Opinion and Editorial

Europe's illegal migrants could add to its gene pool

Jon Van Housen and Mariella Radaelli
Filed on November 16, 2019 | Last updated on November 16, 2019 at 07.51 pm

The massive migrant surge into Europe is over, at least for now, providing a similar moment of retrospection for its governments and residents.

As high waters recede after floods, it leaves a powerful impact on the land - the landscape transforms and a new picture emerges.

The massive migrant surge into Europe is over, at least for now, providing a similar moment of retrospection for its governments and residents. They should reflect on what has changed and how those changes could influence the future. Like geologists or structural engineers, some wonder if there have been any fundamental, even seismic shifts to the European landscape.

It's important to have an accurate assessment of new arrivals who are residing in various countries on the continent, especially the ones who are staying illegally. 

Pew Research Centre has just completed the first comprehensive study of unauthorised immigrants in Europe in more than a decade, and it has found that a majority are young and male. About half of recent arrivals remain without permanent documents, the study has found. These migrants come from a wide range of countries, not just a handful as many might think.

The survey included 32 counties - 27 EU members, the UK, and European Free Trade Association nations Iceland, Liechtenstein, Norway, and Switzerland.

By 2017, Europe was home to between 3.9 million and 4.8 million unauthorised immigrants, about half of them in the UK and Germany, notes Pew. Just under a third have come from Asia Pacific countries including Afghanistan and Pakistan, some 23 per cent were citizens of handful of European countries that are not part of the EU or European Free Trade Association, and 21 per cent came from the Middle East and North African nations including Syria and Iraq. About 17 per cent originated from the sub-Saharan Africa including Nigeria and Eritrea. 

The study found that Germany, the UK, Italy, and France have disproportionally larger numbers of unauthorised immigrants. Though together they have about 50 per cent of Europe's total population of 500 million people, they are home to about 70 per cent of the continent's illegal residents.

Many are hailing the detailed report as an important development because it provides a clearer picture of the massive impact that shook European governments and has fundamentally altered the socio-political landscape. Brexit and the rise of nationalists in other European countries can be at least partly traced to the migrant issue.

Andrew Geddes, director of the Migration Policy Centre at the European University Institute in Florence, said the study is a "rigorous, robust and credible" representation of an issue that many have "lost trust and confidence in the capacity of their governments - and the EU - to deal with competently."

Victoria Rietig of the German Council on Foreign Relations said unauthorised immigration is "bad for security, bad for people who live in the shadows, and bad for social cohesion." She said addressing the issue is difficult because the debate has become "toxic and increasingly ideological."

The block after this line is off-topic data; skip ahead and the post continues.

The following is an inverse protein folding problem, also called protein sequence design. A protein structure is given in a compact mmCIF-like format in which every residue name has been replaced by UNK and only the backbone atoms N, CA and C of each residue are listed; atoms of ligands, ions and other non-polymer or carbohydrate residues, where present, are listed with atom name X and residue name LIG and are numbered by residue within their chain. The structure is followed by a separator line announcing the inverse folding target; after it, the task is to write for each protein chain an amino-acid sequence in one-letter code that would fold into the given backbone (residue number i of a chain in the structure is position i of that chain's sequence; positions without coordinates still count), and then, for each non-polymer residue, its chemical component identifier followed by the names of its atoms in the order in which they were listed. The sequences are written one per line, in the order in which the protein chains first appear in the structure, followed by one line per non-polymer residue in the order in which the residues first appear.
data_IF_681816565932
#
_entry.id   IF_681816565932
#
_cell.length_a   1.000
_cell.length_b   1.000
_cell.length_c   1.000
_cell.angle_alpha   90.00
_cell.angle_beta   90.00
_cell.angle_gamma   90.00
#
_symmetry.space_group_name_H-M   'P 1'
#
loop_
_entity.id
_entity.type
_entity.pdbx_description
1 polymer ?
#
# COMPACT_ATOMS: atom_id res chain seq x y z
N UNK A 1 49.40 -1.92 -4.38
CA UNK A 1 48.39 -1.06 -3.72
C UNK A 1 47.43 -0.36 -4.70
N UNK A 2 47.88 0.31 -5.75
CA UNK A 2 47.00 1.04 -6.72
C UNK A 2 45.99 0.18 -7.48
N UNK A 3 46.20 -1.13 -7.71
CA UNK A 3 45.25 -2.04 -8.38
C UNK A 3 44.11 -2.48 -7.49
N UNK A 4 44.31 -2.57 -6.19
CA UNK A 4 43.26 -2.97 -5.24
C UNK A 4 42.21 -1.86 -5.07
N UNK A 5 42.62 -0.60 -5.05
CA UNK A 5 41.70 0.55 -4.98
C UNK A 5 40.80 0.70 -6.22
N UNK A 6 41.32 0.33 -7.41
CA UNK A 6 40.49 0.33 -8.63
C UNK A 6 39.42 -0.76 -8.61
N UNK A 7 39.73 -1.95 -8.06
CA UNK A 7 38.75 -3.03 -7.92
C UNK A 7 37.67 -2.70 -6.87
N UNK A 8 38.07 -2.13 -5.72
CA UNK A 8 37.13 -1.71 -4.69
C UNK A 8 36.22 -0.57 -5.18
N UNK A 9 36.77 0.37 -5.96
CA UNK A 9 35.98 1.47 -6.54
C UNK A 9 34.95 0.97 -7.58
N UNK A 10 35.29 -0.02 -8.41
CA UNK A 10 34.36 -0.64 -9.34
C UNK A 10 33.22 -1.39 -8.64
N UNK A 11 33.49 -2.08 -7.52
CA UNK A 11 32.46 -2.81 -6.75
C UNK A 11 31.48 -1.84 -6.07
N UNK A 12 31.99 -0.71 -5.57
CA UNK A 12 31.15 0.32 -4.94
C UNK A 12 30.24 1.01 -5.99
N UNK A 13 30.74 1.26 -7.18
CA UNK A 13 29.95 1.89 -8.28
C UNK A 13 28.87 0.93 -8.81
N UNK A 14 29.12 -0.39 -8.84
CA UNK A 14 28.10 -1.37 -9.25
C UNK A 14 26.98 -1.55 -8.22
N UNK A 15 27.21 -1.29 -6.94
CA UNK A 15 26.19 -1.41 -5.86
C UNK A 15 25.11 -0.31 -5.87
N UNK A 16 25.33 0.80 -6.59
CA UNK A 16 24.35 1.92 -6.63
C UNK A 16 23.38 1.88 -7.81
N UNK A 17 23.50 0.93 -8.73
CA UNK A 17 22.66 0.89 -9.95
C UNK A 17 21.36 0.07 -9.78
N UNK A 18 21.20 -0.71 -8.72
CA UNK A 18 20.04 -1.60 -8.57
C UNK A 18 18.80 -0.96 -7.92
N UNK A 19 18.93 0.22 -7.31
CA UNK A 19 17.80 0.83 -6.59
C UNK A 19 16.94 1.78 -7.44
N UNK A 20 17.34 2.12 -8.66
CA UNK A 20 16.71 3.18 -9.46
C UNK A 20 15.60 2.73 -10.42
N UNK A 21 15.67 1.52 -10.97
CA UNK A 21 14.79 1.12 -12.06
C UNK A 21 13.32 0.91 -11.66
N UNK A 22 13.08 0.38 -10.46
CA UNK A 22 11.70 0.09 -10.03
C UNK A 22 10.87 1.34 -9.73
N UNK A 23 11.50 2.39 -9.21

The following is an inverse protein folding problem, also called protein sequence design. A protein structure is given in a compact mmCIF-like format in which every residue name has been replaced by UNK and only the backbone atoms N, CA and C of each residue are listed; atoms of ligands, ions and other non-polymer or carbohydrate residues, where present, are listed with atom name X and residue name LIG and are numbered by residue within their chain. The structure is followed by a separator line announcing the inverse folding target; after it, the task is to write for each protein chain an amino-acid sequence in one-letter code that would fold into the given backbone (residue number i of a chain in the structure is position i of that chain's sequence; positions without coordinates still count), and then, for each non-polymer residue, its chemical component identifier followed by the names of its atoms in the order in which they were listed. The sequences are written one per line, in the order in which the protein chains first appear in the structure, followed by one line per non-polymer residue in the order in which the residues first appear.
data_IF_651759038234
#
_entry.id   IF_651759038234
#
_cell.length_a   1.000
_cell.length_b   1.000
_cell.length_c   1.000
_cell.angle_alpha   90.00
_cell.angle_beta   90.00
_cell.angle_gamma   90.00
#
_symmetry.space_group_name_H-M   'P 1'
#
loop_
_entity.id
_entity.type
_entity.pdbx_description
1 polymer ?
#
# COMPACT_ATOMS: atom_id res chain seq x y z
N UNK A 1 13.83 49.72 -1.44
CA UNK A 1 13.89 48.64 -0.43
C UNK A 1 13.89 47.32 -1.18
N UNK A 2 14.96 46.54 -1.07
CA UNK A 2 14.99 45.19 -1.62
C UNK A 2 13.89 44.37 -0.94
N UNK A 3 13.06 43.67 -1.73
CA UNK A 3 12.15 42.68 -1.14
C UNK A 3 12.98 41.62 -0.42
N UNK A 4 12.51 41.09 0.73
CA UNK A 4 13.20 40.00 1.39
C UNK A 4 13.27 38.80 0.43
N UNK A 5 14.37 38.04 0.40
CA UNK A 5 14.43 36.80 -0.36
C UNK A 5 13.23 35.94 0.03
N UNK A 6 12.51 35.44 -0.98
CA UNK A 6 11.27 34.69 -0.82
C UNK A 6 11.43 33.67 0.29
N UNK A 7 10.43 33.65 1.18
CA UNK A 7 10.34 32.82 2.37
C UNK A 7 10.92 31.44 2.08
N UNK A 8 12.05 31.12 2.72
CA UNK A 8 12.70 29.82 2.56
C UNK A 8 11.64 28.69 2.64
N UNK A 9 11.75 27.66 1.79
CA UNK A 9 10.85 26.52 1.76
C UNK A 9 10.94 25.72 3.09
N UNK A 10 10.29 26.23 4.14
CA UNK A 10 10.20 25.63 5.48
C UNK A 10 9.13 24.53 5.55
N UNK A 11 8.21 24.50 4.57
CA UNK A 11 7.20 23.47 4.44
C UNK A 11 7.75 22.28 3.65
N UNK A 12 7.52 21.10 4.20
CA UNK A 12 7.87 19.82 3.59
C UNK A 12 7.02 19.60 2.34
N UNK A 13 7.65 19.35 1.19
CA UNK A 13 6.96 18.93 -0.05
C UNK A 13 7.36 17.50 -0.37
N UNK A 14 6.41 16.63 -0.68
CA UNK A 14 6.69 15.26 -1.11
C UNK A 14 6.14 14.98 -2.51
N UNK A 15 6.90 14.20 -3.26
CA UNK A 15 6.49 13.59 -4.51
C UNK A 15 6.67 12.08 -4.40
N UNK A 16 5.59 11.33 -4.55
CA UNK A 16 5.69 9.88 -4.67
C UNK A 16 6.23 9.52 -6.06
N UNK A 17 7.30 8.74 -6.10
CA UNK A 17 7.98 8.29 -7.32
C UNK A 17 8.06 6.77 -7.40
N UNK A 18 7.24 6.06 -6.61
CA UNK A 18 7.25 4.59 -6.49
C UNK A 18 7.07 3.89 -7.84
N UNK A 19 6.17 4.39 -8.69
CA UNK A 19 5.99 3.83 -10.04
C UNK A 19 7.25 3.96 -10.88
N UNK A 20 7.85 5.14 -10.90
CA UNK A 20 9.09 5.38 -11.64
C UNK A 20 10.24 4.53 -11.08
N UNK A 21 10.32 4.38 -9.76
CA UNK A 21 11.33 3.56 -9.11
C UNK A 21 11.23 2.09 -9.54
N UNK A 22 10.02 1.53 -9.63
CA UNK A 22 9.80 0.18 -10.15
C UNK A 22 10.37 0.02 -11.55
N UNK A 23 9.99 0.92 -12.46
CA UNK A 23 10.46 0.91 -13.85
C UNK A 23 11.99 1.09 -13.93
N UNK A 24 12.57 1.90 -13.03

Yet it is the new reality. In towns across Europe, migrants have opened shops that cater to people of similar backgrounds. Unlike Europeans, they tend to have more children and many contribute to the labour force in jobs locals don't want to do.

Some are not only embracing the new normal but also see the benefit in doing so.

German economist Herbert Brücker says the country actually needs immigrants.

"Since the 1970s, Germany's birth rate has declined quite dramatically," Brücker told broadcaster Deutsche Welle. "At the same time, average life expectancy has been going up. Without immigration, the potential number of workers in Germany would decline by 40 per cent by 2060. With net immigration of about 400,000 people each year, we can keep this figure just about stable. But by 2060, many more people will have entered retirement - and they'll have to be financed by same the number of workers as today."

He notes that 25 per cent of the people living in Germany today are either immigrants or first and second-generation descendants of immigrants. If trends continue as expected, Brücker says that 30 to 40 per cent of people living in Germany will have foreign roots by 2030.

The Pew study also compares illegal immigrants in Europe and the US. It found most unauthorised immigrants, some 56 per cent, had lived in respective European countries for less than five years as of 2017, without about half of newer arrivals awaiting a decision on their asylum applications. By contrast, a much smaller share of the unauthorised immigrant population in the US, 20 per cent, has lived in the country for less than five years. The majority came prior to the 2008 recession.

Unauthorised immigrants in Europe in 2017 were also substantially younger than those in the US. In Europe, 65 per cent were under 35, compared with 41 per cent in the US. In both regions more than half, or 54 per cent, were male.

Planners, demographers and politicians alike have no choice but to accommodate the new landscape, the sooner the better. Outrage or denial can do little or nothing to change what has already happened.

And as demonstrated in France with homegrown terrorism by disaffected descendants of migrants, Europe ignores or marginalises new arrivals at its peril. In a Darwinian world, the best outcome is to embrace the change as it renews the cultural gene pool.

Jon Van Housen and Mariella Radaelli are editors at www.luminosityitalia.com

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